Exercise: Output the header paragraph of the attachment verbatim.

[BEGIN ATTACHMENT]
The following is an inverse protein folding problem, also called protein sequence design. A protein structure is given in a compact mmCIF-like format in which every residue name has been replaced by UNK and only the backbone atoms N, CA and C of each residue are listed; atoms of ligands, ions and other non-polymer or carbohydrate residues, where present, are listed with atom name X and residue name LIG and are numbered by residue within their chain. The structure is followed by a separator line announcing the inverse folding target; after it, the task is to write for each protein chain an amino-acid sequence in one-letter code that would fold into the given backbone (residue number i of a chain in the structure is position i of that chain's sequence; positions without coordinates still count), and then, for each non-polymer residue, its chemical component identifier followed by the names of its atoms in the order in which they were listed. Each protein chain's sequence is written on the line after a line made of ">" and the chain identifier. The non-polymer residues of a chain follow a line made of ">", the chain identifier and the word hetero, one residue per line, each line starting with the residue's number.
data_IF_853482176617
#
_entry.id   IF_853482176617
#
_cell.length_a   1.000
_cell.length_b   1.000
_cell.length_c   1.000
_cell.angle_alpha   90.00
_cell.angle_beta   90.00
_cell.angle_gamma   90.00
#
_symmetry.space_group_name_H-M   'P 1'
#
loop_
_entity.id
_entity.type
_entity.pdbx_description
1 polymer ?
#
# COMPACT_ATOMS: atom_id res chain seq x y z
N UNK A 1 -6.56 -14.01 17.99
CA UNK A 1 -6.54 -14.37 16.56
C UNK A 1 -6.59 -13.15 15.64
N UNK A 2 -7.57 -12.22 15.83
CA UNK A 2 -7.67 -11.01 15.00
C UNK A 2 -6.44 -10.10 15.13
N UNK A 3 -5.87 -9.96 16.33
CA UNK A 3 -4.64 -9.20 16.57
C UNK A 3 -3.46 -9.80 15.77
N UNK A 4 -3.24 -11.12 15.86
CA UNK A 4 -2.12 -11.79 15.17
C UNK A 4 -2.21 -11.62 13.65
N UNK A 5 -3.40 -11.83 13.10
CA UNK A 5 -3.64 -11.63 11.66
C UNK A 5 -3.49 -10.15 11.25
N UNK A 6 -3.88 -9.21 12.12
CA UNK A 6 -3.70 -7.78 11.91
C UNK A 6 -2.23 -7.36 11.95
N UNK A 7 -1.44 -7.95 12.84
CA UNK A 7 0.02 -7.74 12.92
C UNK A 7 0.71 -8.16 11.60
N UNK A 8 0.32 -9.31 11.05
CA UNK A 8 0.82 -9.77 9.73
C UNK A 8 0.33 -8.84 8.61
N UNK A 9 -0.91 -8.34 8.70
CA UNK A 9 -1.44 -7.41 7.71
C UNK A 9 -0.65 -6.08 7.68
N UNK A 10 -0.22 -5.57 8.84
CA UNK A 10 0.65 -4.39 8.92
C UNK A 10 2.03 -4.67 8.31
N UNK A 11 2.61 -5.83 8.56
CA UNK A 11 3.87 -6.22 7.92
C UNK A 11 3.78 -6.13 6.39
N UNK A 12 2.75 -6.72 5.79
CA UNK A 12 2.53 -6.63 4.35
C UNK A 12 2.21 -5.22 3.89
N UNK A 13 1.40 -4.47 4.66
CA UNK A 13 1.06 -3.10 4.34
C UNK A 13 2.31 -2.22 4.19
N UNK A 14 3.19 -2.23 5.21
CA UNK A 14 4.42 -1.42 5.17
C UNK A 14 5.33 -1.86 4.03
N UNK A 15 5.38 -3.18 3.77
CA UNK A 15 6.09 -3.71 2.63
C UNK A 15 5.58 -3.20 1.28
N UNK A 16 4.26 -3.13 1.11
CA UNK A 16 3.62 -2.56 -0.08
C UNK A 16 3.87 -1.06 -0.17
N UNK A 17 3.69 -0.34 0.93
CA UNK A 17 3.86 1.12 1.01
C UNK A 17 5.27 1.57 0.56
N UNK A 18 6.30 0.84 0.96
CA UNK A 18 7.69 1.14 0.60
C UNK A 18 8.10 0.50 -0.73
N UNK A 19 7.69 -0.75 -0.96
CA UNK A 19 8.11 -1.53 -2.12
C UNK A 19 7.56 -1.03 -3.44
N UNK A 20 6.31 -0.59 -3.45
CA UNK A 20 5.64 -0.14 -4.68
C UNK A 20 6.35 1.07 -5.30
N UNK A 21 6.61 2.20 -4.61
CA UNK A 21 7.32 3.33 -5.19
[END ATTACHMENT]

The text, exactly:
The following is an inverse protein folding problem, also called protein sequence design. A protein structure is given in a compact mmCIF-like format in which every residue name has been replaced by UNK and only the backbone atoms N, CA and C of each residue are listed; atoms of ligands, ions and other non-polymer or carbohydrate residues, where present, are listed with atom name X and residue name LIG and are numbered by residue within their chain. The structure is followed by a separator line announcing the inverse folding target; after it, the task is to write for each protein chain an amino-acid sequence in one-letter code that would fold into the given backbone (residue number i of a chain in the structure is position i of that chain's sequence; positions without coordinates still count), and then, for each non-polymer residue, its chemical component identifier followed by the names of its atoms in the order in which they were listed. Each protein chain's sequence is written on the line after a line made of ">" and the chain identifier. The non-polymer residues of a chain follow a line made of ">", the chain identifier and the word hetero, one residue per line, each line starting with the residue's number.